We are in deep water, here, folks, and there doesn’t appear to be anyone throwing us a life line. The Senate won’t, as they demonstrated during the impeachment opportunity. Bill Barr won’t, as he’s the guy who helped Reagan out during Iran/Contra and has already demonstrated how he will work to undercut the Mueller Report by releasing his own Cliff’s Notes version early and supporting Trump in many other unethical ways.

“We have it totally under control.” (Jan. 2020)

Trump did also say he might not “need” the court to settle “the election itself.” But that only inadvertently confirms that he believes the court is at his beck and call to hand him the presidency, despite the fact that he lost the election by over 5 million votes. His supporters in Michigan have already tried to refuse to certify that their state vote went to the Democrat.

As far-fetched as it seems that a state legislature might appoint pro-Trump electors, it’s important to note that some Republicans are already claiming that the fictional mass fraud in large-scale mail balloting could serve as the justification for doing just this.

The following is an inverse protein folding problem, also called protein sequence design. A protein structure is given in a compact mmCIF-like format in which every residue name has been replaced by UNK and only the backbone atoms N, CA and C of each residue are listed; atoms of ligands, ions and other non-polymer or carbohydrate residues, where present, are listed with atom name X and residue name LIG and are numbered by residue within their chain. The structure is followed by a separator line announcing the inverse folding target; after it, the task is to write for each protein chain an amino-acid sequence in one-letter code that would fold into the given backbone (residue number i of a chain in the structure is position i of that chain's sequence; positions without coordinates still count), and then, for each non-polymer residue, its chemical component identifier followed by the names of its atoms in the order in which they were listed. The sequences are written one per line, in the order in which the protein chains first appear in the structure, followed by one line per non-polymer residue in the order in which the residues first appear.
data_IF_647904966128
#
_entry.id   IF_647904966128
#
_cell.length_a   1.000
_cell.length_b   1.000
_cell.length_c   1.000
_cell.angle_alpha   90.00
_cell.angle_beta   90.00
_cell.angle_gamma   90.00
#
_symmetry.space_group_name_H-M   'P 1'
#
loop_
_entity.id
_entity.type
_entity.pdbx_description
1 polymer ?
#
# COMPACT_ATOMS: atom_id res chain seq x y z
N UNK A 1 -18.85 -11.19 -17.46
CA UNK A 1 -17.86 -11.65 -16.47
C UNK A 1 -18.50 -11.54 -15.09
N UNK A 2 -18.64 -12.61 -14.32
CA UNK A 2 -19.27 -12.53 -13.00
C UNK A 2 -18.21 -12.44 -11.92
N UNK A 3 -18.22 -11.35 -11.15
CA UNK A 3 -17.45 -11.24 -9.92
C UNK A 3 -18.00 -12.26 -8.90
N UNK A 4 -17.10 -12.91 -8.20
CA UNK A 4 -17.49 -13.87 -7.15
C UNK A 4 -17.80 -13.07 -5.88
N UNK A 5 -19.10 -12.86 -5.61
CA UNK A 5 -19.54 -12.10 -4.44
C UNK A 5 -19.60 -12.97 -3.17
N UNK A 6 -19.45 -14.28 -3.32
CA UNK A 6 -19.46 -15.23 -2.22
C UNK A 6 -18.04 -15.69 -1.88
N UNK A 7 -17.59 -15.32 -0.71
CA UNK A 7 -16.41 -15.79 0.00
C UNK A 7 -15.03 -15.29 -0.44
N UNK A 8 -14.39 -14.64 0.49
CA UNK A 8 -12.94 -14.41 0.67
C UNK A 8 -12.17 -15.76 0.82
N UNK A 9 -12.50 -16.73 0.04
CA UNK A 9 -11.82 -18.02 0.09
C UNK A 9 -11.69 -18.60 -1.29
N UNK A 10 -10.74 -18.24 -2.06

As one Trump legal adviser said, they might say: “We don’t think the results of our own state are accurate, so here’s our slate of electors that we think properly reflect the results of our state.”

And so, when Trump casts doubt on the legitimacy of a prolonged count after Election Day — as he did at the debate — he’s opening the possibility of using exactly this justification for precisely this endgame.

 

Nero Fiddled While Rome Burned; Trump Sulks While A Quarter of a Million Die

The editorial below appeared in the Nov. 12th Quad City Times and was written by Michael Gerson (WaPo). When you’re right, you’re right and I’m sure Gerson has said this better than I could:

************************

BEE GONE: A POLITICAL PARABLE

President Donald Trump will be remembered for many things.  For the audacity of his mendacity.  (* He just fired the head of the cyber security team).  For his ready recourse to prejudice.  For his savant’s ability to rile and ride social resentment.  For his welcoming of right-wing crackpots (QAnon?) into the Republican coalition.  For his elevation of self-love into a populist cause.

For his brutal but bumbling use of force against protesters.  For his routinization of self-dealing and political corruption.  For his utter lack of public spirit and graciousness even to the very end.

And, to be fair, for the remarkable achievement of winning more than 73 million votes with an appealing message, without significant achievements, without a discernible agenda for the future (and after 240,000 U.S. citizens lay dead because of his inattention to duty.)

But although Trump will be remembered for all these things, he will be judged for one thing above all: When the pandemic came and hundreds of thousands of Americans died, he didn’t give a damn.